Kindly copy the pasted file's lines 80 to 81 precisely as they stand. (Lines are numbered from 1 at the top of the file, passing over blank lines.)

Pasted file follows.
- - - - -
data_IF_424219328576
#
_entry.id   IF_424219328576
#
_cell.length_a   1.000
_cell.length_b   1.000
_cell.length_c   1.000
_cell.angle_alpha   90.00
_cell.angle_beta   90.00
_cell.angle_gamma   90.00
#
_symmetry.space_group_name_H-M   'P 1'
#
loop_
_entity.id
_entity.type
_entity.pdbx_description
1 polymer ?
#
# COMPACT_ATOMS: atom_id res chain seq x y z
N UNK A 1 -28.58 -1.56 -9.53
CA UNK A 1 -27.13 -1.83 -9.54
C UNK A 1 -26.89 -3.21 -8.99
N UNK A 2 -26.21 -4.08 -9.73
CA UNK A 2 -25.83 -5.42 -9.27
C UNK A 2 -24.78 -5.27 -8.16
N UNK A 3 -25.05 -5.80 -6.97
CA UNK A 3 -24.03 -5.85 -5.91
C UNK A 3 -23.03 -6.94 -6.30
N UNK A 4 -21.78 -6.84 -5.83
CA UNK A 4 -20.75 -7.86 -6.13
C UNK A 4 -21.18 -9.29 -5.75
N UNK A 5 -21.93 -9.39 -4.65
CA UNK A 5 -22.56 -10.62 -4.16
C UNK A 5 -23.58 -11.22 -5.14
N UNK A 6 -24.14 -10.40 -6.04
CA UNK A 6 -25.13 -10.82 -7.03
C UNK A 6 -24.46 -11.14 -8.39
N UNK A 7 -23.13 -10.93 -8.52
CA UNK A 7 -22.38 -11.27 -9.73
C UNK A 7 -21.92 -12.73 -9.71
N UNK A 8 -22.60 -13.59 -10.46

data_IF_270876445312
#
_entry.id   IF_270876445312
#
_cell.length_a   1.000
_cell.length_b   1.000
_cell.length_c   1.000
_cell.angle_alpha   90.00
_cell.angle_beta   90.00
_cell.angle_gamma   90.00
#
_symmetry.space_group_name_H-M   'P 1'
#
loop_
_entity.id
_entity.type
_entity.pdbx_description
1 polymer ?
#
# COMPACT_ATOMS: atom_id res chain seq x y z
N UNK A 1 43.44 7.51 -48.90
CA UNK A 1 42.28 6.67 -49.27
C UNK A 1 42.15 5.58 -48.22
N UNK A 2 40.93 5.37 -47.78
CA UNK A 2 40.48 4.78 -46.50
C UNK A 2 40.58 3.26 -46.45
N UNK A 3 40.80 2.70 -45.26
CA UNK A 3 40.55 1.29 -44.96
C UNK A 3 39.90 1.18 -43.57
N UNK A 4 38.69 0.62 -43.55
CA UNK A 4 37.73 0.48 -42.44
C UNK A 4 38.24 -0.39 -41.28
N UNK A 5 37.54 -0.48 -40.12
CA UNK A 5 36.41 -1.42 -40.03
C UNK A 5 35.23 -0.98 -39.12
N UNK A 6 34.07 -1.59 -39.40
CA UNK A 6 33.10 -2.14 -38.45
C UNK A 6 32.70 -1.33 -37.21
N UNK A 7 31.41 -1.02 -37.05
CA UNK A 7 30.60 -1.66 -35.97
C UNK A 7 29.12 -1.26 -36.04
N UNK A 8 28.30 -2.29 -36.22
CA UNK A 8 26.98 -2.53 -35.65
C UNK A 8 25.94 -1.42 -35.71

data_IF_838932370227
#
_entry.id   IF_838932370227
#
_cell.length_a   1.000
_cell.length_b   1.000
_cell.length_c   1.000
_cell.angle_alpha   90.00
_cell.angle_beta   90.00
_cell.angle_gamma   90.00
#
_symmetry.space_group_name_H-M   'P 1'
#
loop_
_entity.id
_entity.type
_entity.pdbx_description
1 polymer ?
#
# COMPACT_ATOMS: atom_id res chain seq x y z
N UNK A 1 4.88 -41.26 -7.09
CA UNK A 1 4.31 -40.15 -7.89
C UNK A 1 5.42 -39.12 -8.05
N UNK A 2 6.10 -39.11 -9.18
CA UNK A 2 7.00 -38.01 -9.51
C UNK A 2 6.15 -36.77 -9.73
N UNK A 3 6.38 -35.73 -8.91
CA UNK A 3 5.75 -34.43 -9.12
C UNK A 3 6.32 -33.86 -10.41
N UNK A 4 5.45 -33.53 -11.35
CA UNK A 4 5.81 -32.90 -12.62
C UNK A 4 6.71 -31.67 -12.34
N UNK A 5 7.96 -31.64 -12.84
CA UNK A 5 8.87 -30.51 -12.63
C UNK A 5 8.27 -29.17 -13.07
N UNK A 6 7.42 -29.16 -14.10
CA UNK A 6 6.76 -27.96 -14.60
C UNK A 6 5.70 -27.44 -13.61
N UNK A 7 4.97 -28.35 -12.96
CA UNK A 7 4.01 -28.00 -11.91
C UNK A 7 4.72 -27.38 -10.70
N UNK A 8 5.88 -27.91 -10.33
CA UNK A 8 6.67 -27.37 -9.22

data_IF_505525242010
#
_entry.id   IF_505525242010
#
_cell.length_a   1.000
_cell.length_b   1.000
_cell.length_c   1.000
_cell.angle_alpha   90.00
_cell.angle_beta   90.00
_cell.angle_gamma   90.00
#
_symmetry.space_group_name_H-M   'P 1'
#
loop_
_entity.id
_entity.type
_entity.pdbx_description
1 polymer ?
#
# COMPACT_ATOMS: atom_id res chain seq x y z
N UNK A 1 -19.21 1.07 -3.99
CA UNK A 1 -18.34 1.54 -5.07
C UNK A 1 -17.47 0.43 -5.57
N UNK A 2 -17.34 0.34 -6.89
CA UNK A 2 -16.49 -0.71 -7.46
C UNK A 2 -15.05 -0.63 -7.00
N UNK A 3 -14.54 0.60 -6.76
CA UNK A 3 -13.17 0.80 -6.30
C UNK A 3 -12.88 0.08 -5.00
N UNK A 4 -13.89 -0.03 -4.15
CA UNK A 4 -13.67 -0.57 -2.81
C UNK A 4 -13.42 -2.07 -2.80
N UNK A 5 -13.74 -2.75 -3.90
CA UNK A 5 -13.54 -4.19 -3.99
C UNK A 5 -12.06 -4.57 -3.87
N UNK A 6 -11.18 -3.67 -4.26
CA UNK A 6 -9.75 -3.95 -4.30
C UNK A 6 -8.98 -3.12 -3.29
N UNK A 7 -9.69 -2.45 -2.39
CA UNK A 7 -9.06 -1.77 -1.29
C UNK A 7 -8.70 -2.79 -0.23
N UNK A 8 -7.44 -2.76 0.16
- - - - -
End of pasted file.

C UNK A 6 32.70 -1.33 -37.21
N UNK A 7 31.41 -1.02 -37.05